Want a second-hand car but short on cash?

Want a second-hand car but short on cash?

You may be considering buying a second-hand car this year. But with the economy as it is and the cost of living rising, you need to look into car financing options. But where to start?

“Traditionally, South Africans have leaned towards bank financing when buying a vehicle but there are a more options which can be explored,” says Jakkie Olivier, CEO of the Retail Motor Industry Organisation (RMI). Leasing, for example, has gained popularity over recent years.

Almost a third of consumers are leasing their vehicles in the US already. The concept is relatively new in South Africa. “It certainly has advantages for South Africans in light of rising interest rates, fuel hikes and a shaky Rand, but whichever finance option you go for, make sure you know what you’re getting yourself into from the start,” he says.

He explains that the main difference between a lease and an instalment agreement is that in a lease agreement the buyer will not own the vehicle at the end of the term, but can renegotiate the contract to take ownership for the residual value. Lease contracts are also for shorter terms.

“Generally, buying a car, paying it off and then keeping it for many years, remains the least expensive way to go because despite the fact that vehicles depreciate over time, they do retain some value that you can apply towards buying another car. If you lease a vehicle, you only drive it for a fixed period and your monthly payments go towards paying for the depreciation in the vehicle, not ownership. Lease agreements also come with restrictions on how many kilometres you can do during the lease period.”

How do you decide which option is better? Olivier encourages prospective buyers to do their homework first; research the options and always be aware of the fine print.

“Bank finance can be costly as a large chunk of the monthly instalment goes towards interest payments. Banks also want to know that you have a spotless credit history and that you can afford the monthly payments on a vehicle.”

He adds that it’s a mistake to base your affordability on the repayment only. Research has shown that in certain market conditions, the actual monthly instalment of an entry-level vehicle accounts for less than 50% of the total cost of ownership.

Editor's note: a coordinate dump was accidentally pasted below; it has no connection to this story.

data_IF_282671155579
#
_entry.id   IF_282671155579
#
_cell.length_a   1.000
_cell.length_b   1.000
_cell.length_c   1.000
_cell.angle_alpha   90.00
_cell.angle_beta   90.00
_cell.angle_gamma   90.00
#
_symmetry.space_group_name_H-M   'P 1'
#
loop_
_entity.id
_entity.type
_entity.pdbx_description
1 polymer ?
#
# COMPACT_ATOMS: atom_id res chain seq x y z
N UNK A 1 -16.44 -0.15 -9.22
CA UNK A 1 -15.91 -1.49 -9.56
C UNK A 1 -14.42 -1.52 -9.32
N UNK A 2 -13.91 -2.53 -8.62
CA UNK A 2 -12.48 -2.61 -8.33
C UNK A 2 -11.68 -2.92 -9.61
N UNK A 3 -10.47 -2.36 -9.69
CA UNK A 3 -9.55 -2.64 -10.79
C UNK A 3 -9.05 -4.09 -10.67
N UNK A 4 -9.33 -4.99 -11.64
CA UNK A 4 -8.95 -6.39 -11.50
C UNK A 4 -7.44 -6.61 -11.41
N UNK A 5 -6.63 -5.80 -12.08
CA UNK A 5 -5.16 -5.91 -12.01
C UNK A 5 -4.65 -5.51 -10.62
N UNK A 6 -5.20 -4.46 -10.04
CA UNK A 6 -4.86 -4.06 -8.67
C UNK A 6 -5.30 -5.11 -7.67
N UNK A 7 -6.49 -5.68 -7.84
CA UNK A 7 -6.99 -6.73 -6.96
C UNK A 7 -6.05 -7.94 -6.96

Fuel, maintenance and insurance costs also need to be budgeted for before deciding to go ahead with the purchase of a vehicle. “There are a number of value-added products which can be built into the monthly instalment but be careful of falling for all the trappings without a clear understanding of how much these will inflate your instalment.”

“Now more than ever, a vehicle purchase should be thoroughly-researched and properly thought out. Always keep the practical use you want out of the vehicle in mind and consider your average mileage and the increasing cost of petrol,” he says.

Olivier highly recommends finding an independent accredited workshop or dealership to inspect the vehicle before a purchase or financing goes ahead. “You need to make sure that the value assigned to the vehicle is correct. A qualified mechanic will be able to fully evaluate the condition of the parts, body of the vehicle and so on.”

“Make sure that your festive season purchase and financing option is the right one for you by buying with your head and not with your heart. A car is a big investment so don’t make emotional decisions,” he concludes. 

Mark Dommisse, National Chairperson, the National Automobile Dealers’ Association (NADA), a constituent association of the RMI, says, “Buying a car is one of the biggest purchases one is likely to make, second only to property.  Whether a consumer is considering a first car or simply replacing a vehicle, taking any shortcuts when planning their buying journey could result in significant problems for the buyer.”

Many car buyers make the mistake of assuming that the only cost associated with financing a car is the car repayment itself, so when they work out their budget and say they have R5000 to spend they assume they can rush out and buy a car with a repayment of R5000 per month.  It is vital that people understand that buying a car is not just about the monthly repayment on the car itself.

“Our advice is that whatever your budget works out to be, you should allow for half of it to be spent on the monthly repayment, and then put aside the other half to cover additional expenses such as fuel, maintenance and insurance,” Dommisse says.

Top five financing DOs and DON’Ts for prospective vehicle buyers


  • Draw up a budget to establish affordability.
  • Leave enough spare cash in your budget to absorb rising costs such as fuel and interest rates.
  • Take the time to read and understand your finance contract.
  • Contact the bank if you are in a situation where you cannot meet your financial commitments.
  • Make sure you always have comprehensive insurance on your financed vehicle.


  • Overextend your budget.
  • Provide the bank with false information about your affordability.
  • Cancel insurance when you are in a financial bind.
  • Rely on a large balloon payment to make your instalments more affordable.
  • Forget to include all costs in your mobility budget: petrol, insurance, and maintenance.

(Source: Wesbank)

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